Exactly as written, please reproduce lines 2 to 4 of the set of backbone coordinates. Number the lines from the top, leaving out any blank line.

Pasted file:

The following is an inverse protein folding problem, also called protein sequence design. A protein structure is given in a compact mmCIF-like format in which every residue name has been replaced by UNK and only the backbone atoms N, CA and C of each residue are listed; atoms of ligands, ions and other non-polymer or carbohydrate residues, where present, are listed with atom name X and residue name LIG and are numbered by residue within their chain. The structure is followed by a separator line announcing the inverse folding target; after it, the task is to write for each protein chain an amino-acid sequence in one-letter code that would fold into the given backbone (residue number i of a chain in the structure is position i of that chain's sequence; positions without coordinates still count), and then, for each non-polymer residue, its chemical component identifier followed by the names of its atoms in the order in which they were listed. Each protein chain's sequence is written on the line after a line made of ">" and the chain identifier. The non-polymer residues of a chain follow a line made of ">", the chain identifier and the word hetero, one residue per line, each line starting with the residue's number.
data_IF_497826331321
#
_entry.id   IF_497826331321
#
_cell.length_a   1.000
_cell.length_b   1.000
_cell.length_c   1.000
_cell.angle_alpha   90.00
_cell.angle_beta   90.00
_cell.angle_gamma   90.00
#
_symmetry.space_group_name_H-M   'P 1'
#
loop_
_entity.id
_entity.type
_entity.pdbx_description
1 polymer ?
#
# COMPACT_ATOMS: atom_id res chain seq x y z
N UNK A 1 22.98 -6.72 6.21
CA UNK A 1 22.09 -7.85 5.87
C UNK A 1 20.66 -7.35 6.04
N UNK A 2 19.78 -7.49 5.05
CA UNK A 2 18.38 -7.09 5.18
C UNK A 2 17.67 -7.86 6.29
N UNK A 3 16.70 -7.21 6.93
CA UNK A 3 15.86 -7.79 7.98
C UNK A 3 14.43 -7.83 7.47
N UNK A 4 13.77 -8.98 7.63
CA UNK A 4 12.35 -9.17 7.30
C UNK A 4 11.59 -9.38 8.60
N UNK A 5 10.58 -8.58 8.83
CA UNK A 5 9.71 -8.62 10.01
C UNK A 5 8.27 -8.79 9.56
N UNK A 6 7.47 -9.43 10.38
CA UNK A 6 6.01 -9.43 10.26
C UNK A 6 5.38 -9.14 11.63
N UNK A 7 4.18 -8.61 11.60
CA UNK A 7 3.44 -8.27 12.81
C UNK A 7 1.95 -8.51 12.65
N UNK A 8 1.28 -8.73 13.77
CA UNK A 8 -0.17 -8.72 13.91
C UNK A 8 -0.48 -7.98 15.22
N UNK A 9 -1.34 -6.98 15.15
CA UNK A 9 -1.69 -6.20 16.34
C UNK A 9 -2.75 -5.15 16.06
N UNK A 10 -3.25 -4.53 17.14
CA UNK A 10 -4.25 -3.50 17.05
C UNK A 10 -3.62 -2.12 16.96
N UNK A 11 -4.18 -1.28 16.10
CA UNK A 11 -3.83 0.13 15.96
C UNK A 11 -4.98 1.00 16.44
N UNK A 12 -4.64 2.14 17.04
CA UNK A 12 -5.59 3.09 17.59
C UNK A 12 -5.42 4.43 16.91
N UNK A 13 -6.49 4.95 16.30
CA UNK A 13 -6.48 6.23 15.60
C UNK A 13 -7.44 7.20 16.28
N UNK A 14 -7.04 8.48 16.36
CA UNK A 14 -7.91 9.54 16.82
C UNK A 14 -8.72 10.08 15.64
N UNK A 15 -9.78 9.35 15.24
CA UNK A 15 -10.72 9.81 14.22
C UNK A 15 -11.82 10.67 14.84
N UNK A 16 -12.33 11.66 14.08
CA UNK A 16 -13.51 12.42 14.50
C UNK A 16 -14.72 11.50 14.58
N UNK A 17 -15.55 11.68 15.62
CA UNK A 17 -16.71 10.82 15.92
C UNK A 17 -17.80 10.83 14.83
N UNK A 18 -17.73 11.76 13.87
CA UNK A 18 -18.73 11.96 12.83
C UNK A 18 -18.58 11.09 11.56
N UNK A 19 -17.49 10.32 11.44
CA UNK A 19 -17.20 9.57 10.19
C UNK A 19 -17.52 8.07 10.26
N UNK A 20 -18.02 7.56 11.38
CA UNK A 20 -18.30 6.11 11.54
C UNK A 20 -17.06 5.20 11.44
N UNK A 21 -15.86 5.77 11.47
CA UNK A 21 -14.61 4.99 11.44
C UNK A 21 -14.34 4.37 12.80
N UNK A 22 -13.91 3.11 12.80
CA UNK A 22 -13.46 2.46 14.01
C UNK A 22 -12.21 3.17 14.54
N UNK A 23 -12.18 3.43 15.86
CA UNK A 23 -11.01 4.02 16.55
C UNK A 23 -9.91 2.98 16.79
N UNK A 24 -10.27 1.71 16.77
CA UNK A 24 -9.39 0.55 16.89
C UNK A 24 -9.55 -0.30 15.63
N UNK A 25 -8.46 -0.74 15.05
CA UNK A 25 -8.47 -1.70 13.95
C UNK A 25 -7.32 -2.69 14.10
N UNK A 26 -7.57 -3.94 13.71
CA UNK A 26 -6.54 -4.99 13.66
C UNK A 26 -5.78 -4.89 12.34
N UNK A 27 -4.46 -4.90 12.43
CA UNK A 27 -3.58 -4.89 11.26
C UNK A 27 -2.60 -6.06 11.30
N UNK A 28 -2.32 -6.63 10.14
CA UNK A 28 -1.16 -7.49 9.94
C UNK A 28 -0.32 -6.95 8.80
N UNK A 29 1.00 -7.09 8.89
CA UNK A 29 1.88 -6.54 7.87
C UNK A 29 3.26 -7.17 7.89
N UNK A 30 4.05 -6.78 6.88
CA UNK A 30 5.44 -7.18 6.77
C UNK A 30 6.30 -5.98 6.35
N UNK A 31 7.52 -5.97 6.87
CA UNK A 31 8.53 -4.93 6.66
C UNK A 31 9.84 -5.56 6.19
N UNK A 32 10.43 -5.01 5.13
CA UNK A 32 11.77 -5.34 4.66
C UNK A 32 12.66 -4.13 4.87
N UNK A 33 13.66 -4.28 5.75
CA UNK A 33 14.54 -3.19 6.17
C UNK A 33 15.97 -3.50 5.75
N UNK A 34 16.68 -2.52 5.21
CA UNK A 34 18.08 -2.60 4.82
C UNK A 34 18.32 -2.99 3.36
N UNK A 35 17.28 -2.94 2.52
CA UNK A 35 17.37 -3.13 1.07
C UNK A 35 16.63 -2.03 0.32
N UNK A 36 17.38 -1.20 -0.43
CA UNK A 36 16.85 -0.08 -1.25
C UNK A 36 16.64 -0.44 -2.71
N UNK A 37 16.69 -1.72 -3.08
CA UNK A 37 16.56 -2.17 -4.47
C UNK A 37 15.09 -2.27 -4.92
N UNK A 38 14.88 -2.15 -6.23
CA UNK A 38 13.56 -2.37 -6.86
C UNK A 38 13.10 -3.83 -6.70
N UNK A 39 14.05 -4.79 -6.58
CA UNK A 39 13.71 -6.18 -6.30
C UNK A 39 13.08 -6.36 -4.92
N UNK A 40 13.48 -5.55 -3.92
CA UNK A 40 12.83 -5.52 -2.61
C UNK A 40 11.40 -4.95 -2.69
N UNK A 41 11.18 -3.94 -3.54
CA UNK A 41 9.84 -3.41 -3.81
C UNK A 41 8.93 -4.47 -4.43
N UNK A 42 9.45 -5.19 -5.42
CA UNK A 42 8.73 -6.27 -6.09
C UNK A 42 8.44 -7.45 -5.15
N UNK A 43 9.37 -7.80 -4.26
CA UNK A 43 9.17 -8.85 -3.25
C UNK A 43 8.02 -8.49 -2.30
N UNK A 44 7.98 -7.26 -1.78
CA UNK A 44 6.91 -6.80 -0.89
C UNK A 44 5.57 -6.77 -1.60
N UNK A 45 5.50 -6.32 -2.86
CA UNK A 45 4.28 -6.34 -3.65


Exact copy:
data_IF_497826331321
#
_entry.id   IF_497826331321